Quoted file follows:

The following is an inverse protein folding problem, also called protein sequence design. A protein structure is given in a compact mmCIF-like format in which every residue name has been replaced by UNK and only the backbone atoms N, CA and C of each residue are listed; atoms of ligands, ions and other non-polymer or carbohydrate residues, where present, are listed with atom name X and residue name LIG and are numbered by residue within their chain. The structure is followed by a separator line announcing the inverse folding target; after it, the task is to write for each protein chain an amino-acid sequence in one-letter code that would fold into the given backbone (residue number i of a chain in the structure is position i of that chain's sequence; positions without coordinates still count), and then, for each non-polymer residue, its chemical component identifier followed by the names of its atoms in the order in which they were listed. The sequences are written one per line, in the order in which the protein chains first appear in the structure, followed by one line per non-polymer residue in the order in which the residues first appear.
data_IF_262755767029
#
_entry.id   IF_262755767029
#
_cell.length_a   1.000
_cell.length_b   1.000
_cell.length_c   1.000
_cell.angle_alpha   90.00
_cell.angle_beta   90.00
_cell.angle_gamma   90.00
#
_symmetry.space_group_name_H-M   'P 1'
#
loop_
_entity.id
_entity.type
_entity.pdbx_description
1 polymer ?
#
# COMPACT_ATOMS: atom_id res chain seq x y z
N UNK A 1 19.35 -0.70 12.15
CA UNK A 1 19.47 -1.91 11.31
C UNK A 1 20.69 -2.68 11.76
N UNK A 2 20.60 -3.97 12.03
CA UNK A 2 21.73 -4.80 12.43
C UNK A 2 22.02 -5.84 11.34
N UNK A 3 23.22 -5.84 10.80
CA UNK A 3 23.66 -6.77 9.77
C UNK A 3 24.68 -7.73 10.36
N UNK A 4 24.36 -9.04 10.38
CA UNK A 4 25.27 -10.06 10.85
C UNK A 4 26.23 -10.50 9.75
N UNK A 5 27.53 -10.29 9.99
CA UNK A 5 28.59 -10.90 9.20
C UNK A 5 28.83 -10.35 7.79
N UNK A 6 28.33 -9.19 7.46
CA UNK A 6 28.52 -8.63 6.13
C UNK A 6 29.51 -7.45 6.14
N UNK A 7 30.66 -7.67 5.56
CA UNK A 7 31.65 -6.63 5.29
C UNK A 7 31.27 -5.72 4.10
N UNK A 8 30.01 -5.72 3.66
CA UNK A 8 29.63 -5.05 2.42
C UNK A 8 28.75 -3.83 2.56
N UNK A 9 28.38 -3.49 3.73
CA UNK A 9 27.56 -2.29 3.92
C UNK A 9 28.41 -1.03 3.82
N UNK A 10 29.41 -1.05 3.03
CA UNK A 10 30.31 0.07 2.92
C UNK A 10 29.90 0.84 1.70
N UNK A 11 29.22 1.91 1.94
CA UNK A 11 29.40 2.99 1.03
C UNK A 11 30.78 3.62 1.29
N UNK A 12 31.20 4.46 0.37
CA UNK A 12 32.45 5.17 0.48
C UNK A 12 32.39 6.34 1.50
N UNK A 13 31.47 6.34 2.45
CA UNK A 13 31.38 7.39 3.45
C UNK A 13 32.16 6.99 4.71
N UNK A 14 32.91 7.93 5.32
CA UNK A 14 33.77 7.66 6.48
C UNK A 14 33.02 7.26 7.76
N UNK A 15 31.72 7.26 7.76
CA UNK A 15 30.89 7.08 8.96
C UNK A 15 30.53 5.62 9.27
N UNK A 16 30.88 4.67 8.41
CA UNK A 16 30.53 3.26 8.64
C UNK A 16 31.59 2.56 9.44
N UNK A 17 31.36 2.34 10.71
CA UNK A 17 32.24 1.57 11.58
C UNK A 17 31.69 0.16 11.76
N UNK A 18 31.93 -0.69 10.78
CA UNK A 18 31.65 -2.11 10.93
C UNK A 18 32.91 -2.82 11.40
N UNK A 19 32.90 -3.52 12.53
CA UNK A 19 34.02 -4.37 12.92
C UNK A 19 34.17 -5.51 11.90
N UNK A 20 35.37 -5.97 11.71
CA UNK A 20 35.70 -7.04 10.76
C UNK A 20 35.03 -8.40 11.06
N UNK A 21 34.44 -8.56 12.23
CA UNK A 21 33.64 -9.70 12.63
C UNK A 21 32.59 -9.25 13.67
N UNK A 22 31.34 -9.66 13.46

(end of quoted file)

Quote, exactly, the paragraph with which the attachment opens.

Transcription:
The following is an inverse protein folding problem, also called protein sequence design. A protein structure is given in a compact mmCIF-like format in which every residue name has been replaced by UNK and only the backbone atoms N, CA and C of each residue are listed; atoms of ligands, ions and other non-polymer or carbohydrate residues, where present, are listed with atom name X and residue name LIG and are numbered by residue within their chain. The structure is followed by a separator line announcing the inverse folding target; after it, the task is to write for each protein chain an amino-acid sequence in one-letter code that would fold into the given backbone (residue number i of a chain in the structure is position i of that chain's sequence; positions without coordinates still count), and then, for each non-polymer residue, its chemical component identifier followed by the names of its atoms in the order in which they were listed. The sequences are written one per line, in the order in which the protein chains first appear in the structure, followed by one line per non-polymer residue in the order in which the residues first appear.